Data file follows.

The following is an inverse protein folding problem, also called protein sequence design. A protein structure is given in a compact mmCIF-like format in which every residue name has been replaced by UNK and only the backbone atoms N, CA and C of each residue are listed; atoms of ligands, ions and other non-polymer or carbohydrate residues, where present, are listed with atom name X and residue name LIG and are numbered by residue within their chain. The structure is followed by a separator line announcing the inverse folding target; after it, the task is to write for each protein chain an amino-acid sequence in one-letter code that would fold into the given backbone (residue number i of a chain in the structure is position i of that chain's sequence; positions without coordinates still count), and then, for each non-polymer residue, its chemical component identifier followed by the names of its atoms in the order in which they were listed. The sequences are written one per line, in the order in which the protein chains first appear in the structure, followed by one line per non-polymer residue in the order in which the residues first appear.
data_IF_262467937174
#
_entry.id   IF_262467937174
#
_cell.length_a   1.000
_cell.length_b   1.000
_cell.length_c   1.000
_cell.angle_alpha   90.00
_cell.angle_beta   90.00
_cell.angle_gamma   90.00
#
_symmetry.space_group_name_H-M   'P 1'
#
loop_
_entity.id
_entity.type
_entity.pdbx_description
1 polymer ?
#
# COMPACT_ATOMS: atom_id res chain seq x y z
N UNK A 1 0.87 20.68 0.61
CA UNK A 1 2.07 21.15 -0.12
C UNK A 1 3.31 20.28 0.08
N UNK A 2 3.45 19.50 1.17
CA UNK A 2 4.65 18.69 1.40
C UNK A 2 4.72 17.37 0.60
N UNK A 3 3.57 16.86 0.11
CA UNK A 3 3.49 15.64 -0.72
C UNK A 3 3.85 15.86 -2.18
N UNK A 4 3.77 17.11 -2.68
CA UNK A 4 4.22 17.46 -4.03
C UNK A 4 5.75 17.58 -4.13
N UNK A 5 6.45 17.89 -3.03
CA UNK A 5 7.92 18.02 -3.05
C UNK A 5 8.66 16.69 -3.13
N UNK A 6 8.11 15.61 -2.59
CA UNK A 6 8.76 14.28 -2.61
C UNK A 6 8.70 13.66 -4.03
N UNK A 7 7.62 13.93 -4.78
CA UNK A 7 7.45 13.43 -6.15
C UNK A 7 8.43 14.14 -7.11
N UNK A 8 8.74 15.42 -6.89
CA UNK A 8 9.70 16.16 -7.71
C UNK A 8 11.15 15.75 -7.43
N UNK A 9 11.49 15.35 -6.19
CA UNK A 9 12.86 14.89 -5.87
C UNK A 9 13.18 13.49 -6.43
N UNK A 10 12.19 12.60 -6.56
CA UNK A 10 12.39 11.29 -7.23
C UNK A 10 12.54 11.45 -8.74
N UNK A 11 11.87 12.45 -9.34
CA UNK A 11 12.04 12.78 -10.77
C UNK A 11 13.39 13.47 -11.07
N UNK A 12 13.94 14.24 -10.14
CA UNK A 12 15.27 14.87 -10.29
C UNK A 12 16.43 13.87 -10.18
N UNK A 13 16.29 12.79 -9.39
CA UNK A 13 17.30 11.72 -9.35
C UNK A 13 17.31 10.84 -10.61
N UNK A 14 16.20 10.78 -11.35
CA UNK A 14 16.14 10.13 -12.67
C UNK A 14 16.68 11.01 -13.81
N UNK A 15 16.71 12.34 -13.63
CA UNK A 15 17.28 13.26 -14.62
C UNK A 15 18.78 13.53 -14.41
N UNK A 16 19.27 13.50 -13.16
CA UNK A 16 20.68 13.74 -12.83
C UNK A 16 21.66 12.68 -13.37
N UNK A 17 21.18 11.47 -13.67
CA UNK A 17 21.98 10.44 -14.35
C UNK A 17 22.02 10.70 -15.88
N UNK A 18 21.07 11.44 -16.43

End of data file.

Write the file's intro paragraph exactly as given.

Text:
The following is an inverse protein folding problem, also called protein sequence design. A protein structure is given in a compact mmCIF-like format in which every residue name has been replaced by UNK and only the backbone atoms N, CA and C of each residue are listed; atoms of ligands, ions and other non-polymer or carbohydrate residues, where present, are listed with atom name X and residue name LIG and are numbered by residue within their chain. The structure is followed by a separator line announcing the inverse folding target; after it, the task is to write for each protein chain an amino-acid sequence in one-letter code that would fold into the given backbone (residue number i of a chain in the structure is position i of that chain's sequence; positions without coordinates still count), and then, for each non-polymer residue, its chemical component identifier followed by the names of its atoms in the order in which they were listed. The sequences are written one per line, in the order in which the protein chains first appear in the structure, followed by one line per non-polymer residue in the order in which the residues first appear.